Reviewed by Joe Huber
5X5 CITY (OKAZU Brand, 1 to 4 players, ages 8 and up, 30 minutes; 3000 ¥ [about $27])
Hisashi Hayashi is among the most prolific Japanese game designers, releasing four or five games a year through his OKAZU Brand label. These releases are roughly evenly split between longer, more complex games such as Yokohama (featured in the Summer 2017 Gamers Alliance Report) and shorter, more accessible games such as Rolling Japan (Winter 2015 GA Report). 5×5 City is in the shorter, more accessible category.
This is s a tile drafting city building game; each player’s 5×5 board is divided into twelve sections, ranging from one to three spaces each. The first player for the round, after drawing to determine which section is to be filled, draws a number of sets of tiles equal to one more than the number of players, with each set having as many tiles as there are spaces in the area. The tiles come in nine different types – from factories to homes to shops to warehouses, and more – and, in turn player order, each player drafts one set of tiles, with the remaining set returned to the bag. The set of tiles taken must then be placed to fill the indicated section – but any tiles not desired may be turned into parks, which also are required to avoid penalties for factories. When a third park in placed, the placing player gets an immediate opportunity to swap two tile placements. Scoring occurs when all twelve areas have been filled.
Each different type of building scores according to the rules for that building and then a penalty is assessed if a player has more factories than parks. The player with the high score wins. To add variety, there are two different scoring rules for each type of building, and an additional deck of special scoring rules.
5×5 City, which was released at the December Tokyo Game Market, is a good, solid, game. Everything works, and works smoothly; the game is easy for players to learn and play, and the game usually finishes easily within a half-hour. And the scores tend to be quite close. But – I’ve played the game ten times and there’s been something nagging at me for at least six of the plays.
Everything works well but…what makes this game unique and worthy of continued play? And in the course of writing this review, I’ve come to realize that for me, nothing. I like the game, but it’s too smooth, too polished, too dull, really. There are other games that aren’t nearly so well designed but which do something so brilliantly that I am drawn to play them more; that just isn’t the case here. The theme is fine, but common, and not done in a way that’s really new or innovative. There are plenty of choices available strategically but they all tend to lead to similar scores. The parts are all perfectly acceptable (while the original player boards were misprinted, thin but acceptable replacements are included). The rules are straight-forward and clear and the game has been popular enough to be easy to get to the table many times.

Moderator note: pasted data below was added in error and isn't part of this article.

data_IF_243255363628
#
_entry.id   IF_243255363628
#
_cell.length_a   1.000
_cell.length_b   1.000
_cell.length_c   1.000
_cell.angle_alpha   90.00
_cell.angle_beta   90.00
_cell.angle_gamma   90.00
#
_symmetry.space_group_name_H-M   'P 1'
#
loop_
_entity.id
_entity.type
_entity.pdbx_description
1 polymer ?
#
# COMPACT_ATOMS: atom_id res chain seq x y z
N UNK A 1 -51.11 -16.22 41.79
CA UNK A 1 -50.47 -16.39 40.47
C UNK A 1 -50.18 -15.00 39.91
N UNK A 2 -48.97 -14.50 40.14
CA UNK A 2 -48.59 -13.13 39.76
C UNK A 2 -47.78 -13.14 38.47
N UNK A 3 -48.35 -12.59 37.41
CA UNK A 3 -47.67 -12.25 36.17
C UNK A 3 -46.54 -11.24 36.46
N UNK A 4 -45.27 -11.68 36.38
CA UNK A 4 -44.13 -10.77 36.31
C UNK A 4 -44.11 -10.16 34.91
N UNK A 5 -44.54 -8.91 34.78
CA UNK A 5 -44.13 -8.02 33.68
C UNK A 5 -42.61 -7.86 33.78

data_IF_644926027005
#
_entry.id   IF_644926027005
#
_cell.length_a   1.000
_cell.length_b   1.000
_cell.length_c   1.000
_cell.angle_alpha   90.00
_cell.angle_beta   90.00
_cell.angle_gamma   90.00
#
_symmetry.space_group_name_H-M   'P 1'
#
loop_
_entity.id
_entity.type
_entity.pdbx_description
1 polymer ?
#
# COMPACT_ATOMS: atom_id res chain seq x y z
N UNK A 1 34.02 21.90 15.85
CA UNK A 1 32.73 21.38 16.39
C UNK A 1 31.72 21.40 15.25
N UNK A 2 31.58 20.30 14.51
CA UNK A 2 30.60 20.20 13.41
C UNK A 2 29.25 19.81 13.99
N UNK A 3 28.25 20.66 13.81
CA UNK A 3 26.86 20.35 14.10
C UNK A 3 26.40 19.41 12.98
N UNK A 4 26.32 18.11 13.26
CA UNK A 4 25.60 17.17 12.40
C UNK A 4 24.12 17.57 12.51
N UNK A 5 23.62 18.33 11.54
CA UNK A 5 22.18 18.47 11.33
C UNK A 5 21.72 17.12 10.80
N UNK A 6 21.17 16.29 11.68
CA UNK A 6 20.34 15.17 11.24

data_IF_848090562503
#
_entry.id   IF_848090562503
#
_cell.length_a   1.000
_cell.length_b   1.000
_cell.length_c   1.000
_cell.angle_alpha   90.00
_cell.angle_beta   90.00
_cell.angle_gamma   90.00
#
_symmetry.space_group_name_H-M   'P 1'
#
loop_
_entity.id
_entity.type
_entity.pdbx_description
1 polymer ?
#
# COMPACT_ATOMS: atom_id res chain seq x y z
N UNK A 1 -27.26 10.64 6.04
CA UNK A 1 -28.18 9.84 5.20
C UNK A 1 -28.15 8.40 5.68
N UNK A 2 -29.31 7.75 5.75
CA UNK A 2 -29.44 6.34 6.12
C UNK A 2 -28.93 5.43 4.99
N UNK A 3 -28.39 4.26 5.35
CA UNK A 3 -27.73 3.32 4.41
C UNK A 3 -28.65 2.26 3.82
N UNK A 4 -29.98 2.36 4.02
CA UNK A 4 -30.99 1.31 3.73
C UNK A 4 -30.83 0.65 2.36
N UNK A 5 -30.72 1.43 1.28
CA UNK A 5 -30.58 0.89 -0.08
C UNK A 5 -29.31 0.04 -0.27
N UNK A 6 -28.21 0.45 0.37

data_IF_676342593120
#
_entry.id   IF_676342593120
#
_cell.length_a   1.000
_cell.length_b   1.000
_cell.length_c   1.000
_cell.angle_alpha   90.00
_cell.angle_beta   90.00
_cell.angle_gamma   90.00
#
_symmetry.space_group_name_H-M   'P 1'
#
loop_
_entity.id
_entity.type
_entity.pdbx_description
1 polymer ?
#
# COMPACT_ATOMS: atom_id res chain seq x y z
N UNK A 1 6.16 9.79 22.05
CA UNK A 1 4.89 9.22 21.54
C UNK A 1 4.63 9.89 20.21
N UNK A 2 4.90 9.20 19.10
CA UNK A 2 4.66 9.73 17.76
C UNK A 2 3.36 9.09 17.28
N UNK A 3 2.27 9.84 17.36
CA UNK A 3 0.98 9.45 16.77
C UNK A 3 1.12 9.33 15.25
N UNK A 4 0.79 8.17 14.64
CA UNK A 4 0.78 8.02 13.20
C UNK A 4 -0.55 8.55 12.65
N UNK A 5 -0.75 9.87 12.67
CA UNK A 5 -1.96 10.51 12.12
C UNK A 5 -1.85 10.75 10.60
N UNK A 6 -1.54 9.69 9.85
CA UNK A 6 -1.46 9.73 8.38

It’s really hard to knock a game that I have enjoyed enough to play ten times. The game is a fine one and, to be fair, 5×5 City is far from the only game to have the “flaws” I’ve come to see with it; many of them I count among my favorite games. There’s more than enough here to make it easy to recommend trying. Whether you find it enjoyable but passing as I have, or a favorite, or not for you – it is still a fun game to try and not one that’s likely to be painful even in the worst of circumstances. The game plays well with 3 or 4 players and (although I haven’t played it with 2) likely with just 2, as well. The challenge currently is tracking down a copy, even just to play. Like most Japanese games, it’s difficult to locate and expensive to import though at least, like most OKAZU Brand games, it is produced in sufficient numbers to give one hope for tracking down a copy and, even better, hope for eventually seeing a widely available English language edition. – – – – – – – Joe Huber
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